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A Case For Execution

How defining critical roles and executing them leads to success.

If you were expecting an argument for or against Capital Punishment, I apologize now.

When a professional athlete begins competition they have a game plan and strategy to win. They have spent time preparing physically and mentally by studying their opponent and refining their technique. When the game begins they enter what I refer to as “execution mode” when their sole focus is to implement their plan and beat their opponent until the match ends. Ideally they are completely engaged without distraction in this activity until it is over. While many of them do plenty of Tweeting, Instagramming, and Facebooking off the field I do not recall seeing an athlete engage in these activities during competition. It is highly unlikely that they would speak with their agent on the sideline, take a call from a family member or friend, or catch up on the news.  When Marshawn Lynch steps on the field his critical role is to get the ball in the end zone.  According to Wikipedia “Lynch earned the nickname “Beast Mode” for his powerful running style, propensity for breaking tackles, and consistent ability to run over defenders”.  In other words, he executes his role incredibly well.

For me, a very common person, there are 3 specific times throughout my day that I try to execute. This means that I give these tasks my undivided attention and do not allow myself to be distracted during these times.

First, my morning workout. This has become a habit that I feel is a critical part of my day. From the moment I step in to the gym to the time I leave I am focused on this task. Aside from the physical health benefits, this helps me focus on improving myself and mentally prepares me for the day ahead. When we exercise the exertion causes a release of endorphins and chemicals in the brain which combat stress and can result in a sense of euphoria. The increase in Serotonin, ATP, Oxygen, and overall Strength and Stamina leaves me feeling good and ready to take on the day.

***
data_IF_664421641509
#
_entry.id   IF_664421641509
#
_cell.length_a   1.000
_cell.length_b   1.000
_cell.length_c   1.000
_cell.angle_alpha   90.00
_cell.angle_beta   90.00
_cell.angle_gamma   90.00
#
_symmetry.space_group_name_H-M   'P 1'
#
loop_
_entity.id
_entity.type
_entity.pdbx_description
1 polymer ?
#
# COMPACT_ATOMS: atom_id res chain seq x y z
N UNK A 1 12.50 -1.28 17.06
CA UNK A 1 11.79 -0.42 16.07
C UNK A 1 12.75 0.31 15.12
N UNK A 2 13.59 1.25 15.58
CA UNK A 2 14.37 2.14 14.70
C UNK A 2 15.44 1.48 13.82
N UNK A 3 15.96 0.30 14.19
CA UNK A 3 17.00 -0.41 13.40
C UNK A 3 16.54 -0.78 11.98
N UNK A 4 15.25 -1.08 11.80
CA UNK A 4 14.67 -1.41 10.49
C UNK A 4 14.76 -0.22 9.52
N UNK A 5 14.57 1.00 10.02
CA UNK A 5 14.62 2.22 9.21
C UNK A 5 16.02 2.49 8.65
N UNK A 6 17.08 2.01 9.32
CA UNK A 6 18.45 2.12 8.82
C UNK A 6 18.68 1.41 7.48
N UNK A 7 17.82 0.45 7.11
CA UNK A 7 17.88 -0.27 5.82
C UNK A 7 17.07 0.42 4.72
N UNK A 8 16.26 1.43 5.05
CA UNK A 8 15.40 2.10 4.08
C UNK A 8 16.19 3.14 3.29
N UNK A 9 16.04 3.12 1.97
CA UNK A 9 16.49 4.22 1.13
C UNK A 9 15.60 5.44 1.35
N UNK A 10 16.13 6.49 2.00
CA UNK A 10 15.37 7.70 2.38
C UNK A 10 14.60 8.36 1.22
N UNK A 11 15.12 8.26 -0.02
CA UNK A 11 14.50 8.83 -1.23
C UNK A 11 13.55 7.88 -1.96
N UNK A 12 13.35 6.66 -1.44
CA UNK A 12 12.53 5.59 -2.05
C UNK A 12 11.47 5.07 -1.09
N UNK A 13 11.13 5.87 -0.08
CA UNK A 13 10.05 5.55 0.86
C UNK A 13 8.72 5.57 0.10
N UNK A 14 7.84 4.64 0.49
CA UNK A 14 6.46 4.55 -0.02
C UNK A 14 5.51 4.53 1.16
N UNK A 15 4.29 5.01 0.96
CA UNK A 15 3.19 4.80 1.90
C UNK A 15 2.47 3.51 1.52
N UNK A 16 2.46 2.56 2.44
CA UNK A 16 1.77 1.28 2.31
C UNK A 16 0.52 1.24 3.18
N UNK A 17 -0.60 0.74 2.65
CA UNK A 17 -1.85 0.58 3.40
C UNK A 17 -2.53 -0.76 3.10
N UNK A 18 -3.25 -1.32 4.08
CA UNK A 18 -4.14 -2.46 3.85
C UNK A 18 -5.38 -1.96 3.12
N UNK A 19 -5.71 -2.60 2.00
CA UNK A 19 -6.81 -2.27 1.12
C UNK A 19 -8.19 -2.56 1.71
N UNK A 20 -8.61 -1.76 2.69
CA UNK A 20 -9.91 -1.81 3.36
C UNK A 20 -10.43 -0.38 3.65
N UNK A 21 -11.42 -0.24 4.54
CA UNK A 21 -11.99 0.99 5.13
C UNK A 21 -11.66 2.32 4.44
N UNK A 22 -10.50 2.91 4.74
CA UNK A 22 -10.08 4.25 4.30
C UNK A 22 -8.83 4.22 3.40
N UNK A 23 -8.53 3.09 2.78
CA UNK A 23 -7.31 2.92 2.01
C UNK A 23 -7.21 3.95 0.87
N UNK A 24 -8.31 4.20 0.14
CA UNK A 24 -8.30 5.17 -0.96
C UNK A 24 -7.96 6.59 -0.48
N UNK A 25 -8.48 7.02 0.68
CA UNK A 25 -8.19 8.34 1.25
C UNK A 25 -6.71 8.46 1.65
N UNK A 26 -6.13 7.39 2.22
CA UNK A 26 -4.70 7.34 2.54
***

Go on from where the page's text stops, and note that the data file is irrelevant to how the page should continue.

The second task that I execute is prospecting. Being in sales, this activity is the critical role in my profession and if I am not doing it every day then I am not doing my job. I can’t stay in this task all day because there are other aspects of my work that I need to accomplish.  A typical day might include answering phone calls, returning emails, solving problems, creating prospecting plans, visiting clients, and coordinating efforts with other employees. I can easily go in and out of these activities. I can engage and disengage at will. However, when I enter my execution mode which involves the completion of my critical task I must give it my undivided attention. During this time I do not allow myself to take other calls, return emails, or allow others in to my office. This might go on for an hour or for several hours depending on the day. I could easily pass through my day fulfilling non-critical tasks and telling myself and others that I have accomplished my work. However, when I don’t take time to execute and am only being reactive to the needs of others then productivity is gone. I might feel that I have accomplished my work but I have not actually been productive.  Whether you are in Marketing, Accounting, Management, HR, Client Support, or any other role you should have critical productive tasks. Do you know what they are? Are you executing them on a daily basis? If you cannot answer those questions then you should find a new job where you can put your unique skills and talents to work.  Reactive people are easily replaced, productive people are not.

Third is time with my kids. Being a father of young children but also having a busy work life can make this difficult. Personally I have identified this as a critical part of my day that deserves my undivided attention. So from the time I get home from work to the time that they go to bed I have to “execute” being a father. This means leaving my phone somewhere that it won’t be a distraction to me which is hard to do sometimes. I’ll be the first to admit that I’m not perfect in this. I have identified it as a critical task so that I am mindful of it and do my best to engage in it completely on a day to day basis. Sometimes this includes engaging in it exclusively for a couple hours then allowing myself a break before getting back in to it again.  Responding to emails, checking social media, reading the news, etc. while being in the same vicinity as my children does not qualify me as a good father any more than sitting at my desk all day qualifies me as a good employee.

As our critical roles evolve through different stages of life we must continually identify them and execute them on a daily basis if we are to be valued contributors in the workplace as well as generally effective and successful people.  

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